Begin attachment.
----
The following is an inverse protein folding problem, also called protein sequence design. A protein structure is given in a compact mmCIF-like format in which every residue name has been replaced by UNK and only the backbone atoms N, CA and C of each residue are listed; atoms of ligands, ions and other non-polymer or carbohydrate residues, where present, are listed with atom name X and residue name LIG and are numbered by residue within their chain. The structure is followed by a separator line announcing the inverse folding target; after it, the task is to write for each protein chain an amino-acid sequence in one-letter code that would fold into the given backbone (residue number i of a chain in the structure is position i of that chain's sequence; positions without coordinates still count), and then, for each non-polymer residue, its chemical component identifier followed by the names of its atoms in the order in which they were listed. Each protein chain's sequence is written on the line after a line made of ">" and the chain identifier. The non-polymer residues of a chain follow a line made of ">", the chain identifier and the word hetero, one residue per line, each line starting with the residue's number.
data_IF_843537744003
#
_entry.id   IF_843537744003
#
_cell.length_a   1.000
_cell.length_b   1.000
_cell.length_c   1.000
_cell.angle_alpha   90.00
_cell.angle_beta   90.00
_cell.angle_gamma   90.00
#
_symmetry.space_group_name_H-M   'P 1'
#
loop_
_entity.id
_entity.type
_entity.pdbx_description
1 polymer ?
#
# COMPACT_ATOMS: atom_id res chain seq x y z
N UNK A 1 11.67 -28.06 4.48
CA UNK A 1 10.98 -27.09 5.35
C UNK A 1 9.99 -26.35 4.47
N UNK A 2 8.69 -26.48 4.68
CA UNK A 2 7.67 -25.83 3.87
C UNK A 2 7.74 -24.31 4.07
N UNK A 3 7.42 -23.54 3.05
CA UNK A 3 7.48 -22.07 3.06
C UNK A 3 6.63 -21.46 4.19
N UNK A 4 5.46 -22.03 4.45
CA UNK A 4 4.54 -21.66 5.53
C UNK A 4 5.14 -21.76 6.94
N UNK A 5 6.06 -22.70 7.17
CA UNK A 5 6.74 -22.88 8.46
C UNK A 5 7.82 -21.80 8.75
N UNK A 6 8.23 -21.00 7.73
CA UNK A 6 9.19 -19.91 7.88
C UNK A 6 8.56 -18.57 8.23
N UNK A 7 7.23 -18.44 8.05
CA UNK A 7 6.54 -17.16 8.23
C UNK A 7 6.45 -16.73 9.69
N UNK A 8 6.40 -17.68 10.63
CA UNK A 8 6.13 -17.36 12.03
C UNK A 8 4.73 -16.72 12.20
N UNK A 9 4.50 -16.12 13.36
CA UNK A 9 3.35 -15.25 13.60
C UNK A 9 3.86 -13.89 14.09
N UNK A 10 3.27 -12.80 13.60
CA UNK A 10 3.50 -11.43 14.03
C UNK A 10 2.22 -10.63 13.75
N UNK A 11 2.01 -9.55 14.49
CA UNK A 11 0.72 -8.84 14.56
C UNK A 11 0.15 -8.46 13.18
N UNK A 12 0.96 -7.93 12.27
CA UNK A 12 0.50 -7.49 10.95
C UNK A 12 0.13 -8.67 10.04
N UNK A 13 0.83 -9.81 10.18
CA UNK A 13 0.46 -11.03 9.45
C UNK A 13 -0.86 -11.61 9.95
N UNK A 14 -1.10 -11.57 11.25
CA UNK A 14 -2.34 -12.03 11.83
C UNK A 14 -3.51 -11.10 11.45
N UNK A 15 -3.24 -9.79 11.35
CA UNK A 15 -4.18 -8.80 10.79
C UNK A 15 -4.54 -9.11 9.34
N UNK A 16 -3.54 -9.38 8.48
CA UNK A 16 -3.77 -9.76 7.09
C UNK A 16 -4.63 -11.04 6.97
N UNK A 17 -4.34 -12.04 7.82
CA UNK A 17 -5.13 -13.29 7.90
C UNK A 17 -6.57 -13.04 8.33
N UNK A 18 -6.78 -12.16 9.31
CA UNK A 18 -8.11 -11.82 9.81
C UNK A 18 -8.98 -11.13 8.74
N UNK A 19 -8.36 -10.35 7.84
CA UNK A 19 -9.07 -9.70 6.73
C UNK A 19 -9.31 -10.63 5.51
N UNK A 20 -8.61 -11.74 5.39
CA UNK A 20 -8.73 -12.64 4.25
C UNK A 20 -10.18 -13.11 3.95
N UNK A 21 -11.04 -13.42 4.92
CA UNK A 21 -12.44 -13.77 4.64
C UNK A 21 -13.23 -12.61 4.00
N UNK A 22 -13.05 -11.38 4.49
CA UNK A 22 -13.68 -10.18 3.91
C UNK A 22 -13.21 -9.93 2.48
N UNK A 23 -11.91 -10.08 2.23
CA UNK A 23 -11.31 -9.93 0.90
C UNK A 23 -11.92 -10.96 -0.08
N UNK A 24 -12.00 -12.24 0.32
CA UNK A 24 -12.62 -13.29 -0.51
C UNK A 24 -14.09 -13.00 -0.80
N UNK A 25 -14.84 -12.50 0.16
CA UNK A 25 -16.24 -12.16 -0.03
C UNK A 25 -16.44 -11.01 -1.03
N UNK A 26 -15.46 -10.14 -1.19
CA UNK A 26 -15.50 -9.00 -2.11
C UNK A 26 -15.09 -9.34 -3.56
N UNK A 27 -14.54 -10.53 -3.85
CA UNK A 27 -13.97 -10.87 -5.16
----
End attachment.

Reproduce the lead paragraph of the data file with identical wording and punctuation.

The following is an inverse protein folding problem, also called protein sequence design. A protein structure is given in a compact mmCIF-like format in which every residue name has been replaced by UNK and only the backbone atoms N, CA and C of each residue are listed; atoms of ligands, ions and other non-polymer or carbohydrate residues, where present, are listed with atom name X and residue name LIG and are numbered by residue within their chain. The structure is followed by a separator line announcing the inverse folding target; after it, the task is to write for each protein chain an amino-acid sequence in one-letter code that would fold into the given backbone (residue number i of a chain in the structure is position i of that chain's sequence; positions without coordinates still count), and then, for each non-polymer residue, its chemical component identifier followed by the names of its atoms in the order in which they were listed. Each protein chain's sequence is written on the line after a line made of ">" and the chain identifier. The non-polymer residues of a chain follow a line made of ">", the chain identifier and the word hetero, one residue per line, each line starting with the residue's number.